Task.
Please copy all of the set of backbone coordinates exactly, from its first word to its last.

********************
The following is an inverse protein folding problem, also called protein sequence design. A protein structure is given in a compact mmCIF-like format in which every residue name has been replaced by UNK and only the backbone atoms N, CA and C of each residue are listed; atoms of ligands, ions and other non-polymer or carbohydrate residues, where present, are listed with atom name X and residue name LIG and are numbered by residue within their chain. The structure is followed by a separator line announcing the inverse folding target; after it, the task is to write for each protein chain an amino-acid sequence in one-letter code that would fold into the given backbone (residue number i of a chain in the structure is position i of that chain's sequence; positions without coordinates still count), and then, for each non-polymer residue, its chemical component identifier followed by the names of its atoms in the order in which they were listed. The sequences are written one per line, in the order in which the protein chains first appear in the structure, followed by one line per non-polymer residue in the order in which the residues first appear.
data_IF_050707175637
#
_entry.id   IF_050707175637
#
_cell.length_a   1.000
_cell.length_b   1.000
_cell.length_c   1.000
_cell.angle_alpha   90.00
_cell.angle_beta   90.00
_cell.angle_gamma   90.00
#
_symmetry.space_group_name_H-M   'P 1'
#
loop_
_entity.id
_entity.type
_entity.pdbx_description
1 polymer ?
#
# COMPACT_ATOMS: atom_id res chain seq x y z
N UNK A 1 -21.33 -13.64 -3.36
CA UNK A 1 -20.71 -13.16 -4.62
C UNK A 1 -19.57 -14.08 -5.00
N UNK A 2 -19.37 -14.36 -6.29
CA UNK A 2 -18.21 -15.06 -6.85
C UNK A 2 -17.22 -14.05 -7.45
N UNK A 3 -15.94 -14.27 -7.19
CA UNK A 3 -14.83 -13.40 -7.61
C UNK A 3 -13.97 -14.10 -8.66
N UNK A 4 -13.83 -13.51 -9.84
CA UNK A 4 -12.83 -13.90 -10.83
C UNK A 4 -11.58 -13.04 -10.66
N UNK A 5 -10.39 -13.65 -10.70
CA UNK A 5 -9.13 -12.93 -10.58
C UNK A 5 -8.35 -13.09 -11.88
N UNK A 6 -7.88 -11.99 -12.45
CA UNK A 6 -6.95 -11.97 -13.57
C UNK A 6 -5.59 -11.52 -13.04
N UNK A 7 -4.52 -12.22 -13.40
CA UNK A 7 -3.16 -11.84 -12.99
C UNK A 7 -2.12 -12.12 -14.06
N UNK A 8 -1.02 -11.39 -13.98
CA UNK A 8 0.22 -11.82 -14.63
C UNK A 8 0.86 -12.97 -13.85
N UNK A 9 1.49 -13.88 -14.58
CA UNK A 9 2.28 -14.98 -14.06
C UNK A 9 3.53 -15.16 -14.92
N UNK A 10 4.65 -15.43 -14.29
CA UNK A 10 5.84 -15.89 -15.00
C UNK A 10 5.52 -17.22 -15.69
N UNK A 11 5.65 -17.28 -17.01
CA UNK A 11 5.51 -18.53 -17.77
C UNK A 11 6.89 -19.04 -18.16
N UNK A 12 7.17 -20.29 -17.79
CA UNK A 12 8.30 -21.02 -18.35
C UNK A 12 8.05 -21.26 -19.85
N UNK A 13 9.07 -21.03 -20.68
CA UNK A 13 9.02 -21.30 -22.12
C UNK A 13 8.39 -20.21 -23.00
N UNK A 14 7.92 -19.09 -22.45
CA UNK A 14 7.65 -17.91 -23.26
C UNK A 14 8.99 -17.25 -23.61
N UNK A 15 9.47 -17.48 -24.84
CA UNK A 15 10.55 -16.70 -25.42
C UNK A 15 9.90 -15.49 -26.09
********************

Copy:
The following is an inverse protein folding problem, also called protein sequence design. A protein structure is given in a compact mmCIF-like format in which every residue name has been replaced by UNK and only the backbone atoms N, CA and C of each residue are listed; atoms of ligands, ions and other non-polymer or carbohydrate residues, where present, are listed with atom name X and residue name LIG and are numbered by residue within their chain. The structure is followed by a separator line announcing the inverse folding target; after it, the task is to write for each protein chain an amino-acid sequence in one-letter code that would fold into the given backbone (residue number i of a chain in the structure is position i of that chain's sequence; positions without coordinates still count), and then, for each non-polymer residue, its chemical component identifier followed by the names of its atoms in the order in which they were listed. The sequences are written one per line, in the order in which the protein chains first appear in the structure, followed by one line per non-polymer residue in the order in which the residues first appear.
data_IF_050707175637
#
_entry.id   IF_050707175637
#
_cell.length_a   1.000
_cell.length_b   1.000
_cell.length_c   1.000
_cell.angle_alpha   90.00
_cell.angle_beta   90.00
_cell.angle_gamma   90.00
#
_symmetry.space_group_name_H-M   'P 1'
#
loop_
_entity.id
_entity.type
_entity.pdbx_description
1 polymer ?
#
# COMPACT_ATOMS: atom_id res chain seq x y z
N UNK A 1 -21.33 -13.64 -3.36
CA UNK A 1 -20.71 -13.16 -4.62
C UNK A 1 -19.57 -14.08 -5.00
N UNK A 2 -19.37 -14.36 -6.29
CA UNK A 2 -18.21 -15.06 -6.85
C UNK A 2 -17.22 -14.05 -7.45
N UNK A 3 -15.94 -14.27 -7.19
CA UNK A 3 -14.83 -13.40 -7.61
C UNK A 3 -13.97 -14.10 -8.66
N UNK A 4 -13.83 -13.51 -9.84
CA UNK A 4 -12.83 -13.90 -10.83
C UNK A 4 -11.58 -13.04 -10.66
N UNK A 5 -10.39 -13.65 -10.70
CA UNK A 5 -9.13 -12.93 -10.58
C UNK A 5 -8.35 -13.09 -11.88
N UNK A 6 -7.88 -11.99 -12.45
CA UNK A 6 -6.95 -11.97 -13.57
C UNK A 6 -5.59 -11.52 -13.04
N UNK A 7 -4.52 -12.22 -13.40
CA UNK A 7 -3.16 -11.84 -12.99
C UNK A 7 -2.12 -12.12 -14.06
N UNK A 8 -1.02 -11.39 -13.98
CA UNK A 8 0.22 -11.82 -14.63
C UNK A 8 0.86 -12.97 -13.85
N UNK A 9 1.49 -13.88 -14.58
CA UNK A 9 2.28 -14.98 -14.06
C UNK A 9 3.53 -15.16 -14.92
N UNK A 10 4.65 -15.43 -14.29
CA UNK A 10 5.84 -15.89 -15.00
C UNK A 10 5.52 -17.22 -15.69
N UNK A 11 5.65 -17.28 -17.01
CA UNK A 11 5.51 -18.53 -17.77
C UNK A 11 6.89 -19.04 -18.16
N UNK A 12 7.17 -20.29 -17.79
CA UNK A 12 8.30 -21.02 -18.35
C UNK A 12 8.05 -21.26 -19.85
N UNK A 13 9.07 -21.03 -20.68
CA UNK A 13 9.02 -21.30 -22.12
C UNK A 13 8.39 -20.21 -23.00
N UNK A 14 7.92 -19.09 -22.45
CA UNK A 14 7.65 -17.91 -23.26
C UNK A 14 8.99 -17.25 -23.61
N UNK A 15 9.47 -17.48 -24.84
CA UNK A 15 10.55 -16.70 -25.42
C UNK A 15 9.90 -15.49 -26.09